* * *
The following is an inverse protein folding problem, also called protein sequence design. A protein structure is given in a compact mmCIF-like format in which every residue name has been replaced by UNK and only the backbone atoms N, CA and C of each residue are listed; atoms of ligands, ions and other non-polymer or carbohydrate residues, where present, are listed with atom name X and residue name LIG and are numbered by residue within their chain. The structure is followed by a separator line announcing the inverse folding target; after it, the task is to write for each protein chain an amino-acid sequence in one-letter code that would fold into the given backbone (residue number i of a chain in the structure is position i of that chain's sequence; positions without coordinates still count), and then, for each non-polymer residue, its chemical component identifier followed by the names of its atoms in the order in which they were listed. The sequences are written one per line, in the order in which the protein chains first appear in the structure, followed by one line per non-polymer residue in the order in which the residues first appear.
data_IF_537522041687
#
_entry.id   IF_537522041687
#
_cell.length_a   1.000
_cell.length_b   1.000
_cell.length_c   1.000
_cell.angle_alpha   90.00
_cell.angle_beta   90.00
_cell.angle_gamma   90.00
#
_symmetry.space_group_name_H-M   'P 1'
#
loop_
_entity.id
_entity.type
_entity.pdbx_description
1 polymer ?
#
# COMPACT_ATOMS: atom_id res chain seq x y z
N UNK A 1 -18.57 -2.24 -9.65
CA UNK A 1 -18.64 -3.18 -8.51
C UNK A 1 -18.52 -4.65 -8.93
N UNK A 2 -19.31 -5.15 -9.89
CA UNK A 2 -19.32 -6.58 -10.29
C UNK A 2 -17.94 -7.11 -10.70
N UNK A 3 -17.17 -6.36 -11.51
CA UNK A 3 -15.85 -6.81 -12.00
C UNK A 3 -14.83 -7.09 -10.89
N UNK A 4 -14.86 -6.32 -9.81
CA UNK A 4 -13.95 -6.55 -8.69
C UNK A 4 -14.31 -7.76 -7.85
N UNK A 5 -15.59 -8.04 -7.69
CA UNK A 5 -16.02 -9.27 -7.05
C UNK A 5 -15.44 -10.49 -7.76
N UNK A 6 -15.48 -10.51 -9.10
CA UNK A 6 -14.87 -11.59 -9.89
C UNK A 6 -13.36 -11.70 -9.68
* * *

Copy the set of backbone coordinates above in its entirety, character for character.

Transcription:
The following is an inverse protein folding problem, also called protein sequence design. A protein structure is given in a compact mmCIF-like format in which every residue name has been replaced by UNK and only the backbone atoms N, CA and C of each residue are listed; atoms of ligands, ions and other non-polymer or carbohydrate residues, where present, are listed with atom name X and residue name LIG and are numbered by residue within their chain. The structure is followed by a separator line announcing the inverse folding target; after it, the task is to write for each protein chain an amino-acid sequence in one-letter code that would fold into the given backbone (residue number i of a chain in the structure is position i of that chain's sequence; positions without coordinates still count), and then, for each non-polymer residue, its chemical component identifier followed by the names of its atoms in the order in which they were listed. The sequences are written one per line, in the order in which the protein chains first appear in the structure, followed by one line per non-polymer residue in the order in which the residues first appear.
data_IF_537522041687
#
_entry.id   IF_537522041687
#
_cell.length_a   1.000
_cell.length_b   1.000
_cell.length_c   1.000
_cell.angle_alpha   90.00
_cell.angle_beta   90.00
_cell.angle_gamma   90.00
#
_symmetry.space_group_name_H-M   'P 1'
#
loop_
_entity.id
_entity.type
_entity.pdbx_description
1 polymer ?
#
# COMPACT_ATOMS: atom_id res chain seq x y z
N UNK A 1 -18.57 -2.24 -9.65
CA UNK A 1 -18.64 -3.18 -8.51
C UNK A 1 -18.52 -4.65 -8.93
N UNK A 2 -19.31 -5.15 -9.89
CA UNK A 2 -19.32 -6.58 -10.29
C UNK A 2 -17.94 -7.11 -10.70
N UNK A 3 -17.17 -6.36 -11.51
CA UNK A 3 -15.85 -6.81 -12.00
C UNK A 3 -14.83 -7.09 -10.89
N UNK A 4 -14.86 -6.32 -9.81
CA UNK A 4 -13.95 -6.55 -8.69
C UNK A 4 -14.31 -7.76 -7.85
N UNK A 5 -15.59 -8.04 -7.69
CA UNK A 5 -16.02 -9.27 -7.05
C UNK A 5 -15.44 -10.49 -7.76
N UNK A 6 -15.48 -10.51 -9.10
CA UNK A 6 -14.87 -11.59 -9.89
C UNK A 6 -13.36 -11.70 -9.68